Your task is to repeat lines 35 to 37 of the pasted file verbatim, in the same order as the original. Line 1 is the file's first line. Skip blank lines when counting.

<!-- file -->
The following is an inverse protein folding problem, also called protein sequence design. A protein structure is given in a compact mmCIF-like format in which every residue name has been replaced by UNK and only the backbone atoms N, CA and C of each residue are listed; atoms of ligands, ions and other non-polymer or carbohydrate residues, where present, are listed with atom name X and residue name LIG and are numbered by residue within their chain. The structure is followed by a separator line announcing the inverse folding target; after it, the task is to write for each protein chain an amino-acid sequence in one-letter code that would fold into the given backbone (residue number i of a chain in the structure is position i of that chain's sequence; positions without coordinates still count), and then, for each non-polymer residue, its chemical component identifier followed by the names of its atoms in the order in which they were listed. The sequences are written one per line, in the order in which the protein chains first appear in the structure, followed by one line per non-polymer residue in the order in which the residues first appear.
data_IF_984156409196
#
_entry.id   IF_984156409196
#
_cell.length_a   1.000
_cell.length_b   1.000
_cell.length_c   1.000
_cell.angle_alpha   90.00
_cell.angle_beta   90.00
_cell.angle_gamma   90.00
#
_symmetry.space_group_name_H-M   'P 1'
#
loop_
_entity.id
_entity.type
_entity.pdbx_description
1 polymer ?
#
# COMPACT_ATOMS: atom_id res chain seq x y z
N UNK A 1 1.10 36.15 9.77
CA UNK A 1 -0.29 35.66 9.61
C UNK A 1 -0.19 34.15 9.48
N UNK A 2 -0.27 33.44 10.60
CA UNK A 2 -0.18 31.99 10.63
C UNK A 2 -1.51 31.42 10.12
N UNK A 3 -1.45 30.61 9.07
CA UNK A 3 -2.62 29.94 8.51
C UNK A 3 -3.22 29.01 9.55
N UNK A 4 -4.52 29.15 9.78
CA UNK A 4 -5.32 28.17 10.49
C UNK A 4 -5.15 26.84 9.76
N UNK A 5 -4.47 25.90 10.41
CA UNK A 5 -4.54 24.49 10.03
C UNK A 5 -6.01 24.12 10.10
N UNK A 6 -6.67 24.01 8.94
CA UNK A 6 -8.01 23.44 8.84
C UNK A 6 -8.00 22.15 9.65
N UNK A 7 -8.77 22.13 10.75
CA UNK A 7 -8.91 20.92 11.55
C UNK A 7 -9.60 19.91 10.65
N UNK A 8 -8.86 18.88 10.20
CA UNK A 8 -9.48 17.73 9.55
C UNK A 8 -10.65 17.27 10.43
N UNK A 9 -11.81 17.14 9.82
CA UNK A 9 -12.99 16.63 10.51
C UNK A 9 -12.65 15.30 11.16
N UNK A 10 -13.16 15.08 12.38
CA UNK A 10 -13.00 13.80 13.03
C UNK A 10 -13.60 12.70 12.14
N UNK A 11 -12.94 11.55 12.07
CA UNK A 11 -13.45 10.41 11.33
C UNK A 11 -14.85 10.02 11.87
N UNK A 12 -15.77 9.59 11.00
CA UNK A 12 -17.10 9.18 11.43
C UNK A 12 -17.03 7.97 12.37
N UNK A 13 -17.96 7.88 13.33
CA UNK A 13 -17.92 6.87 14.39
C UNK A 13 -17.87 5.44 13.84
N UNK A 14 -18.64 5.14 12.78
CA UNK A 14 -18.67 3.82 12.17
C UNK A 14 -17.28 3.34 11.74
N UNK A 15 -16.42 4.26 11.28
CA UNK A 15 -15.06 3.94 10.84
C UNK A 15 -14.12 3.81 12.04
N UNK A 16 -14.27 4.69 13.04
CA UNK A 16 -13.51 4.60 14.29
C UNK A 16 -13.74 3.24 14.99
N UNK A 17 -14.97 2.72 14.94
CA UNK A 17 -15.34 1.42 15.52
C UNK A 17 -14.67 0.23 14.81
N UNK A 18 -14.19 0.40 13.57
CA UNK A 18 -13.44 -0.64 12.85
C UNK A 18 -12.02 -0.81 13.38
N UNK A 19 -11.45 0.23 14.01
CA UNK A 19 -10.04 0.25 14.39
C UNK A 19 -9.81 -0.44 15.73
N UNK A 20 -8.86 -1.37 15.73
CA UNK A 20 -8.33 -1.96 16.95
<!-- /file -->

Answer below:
CA UNK A 5 -4.54 24.49 10.03
C UNK A 5 -6.01 24.12 10.10
N UNK A 6 -6.67 24.01 8.94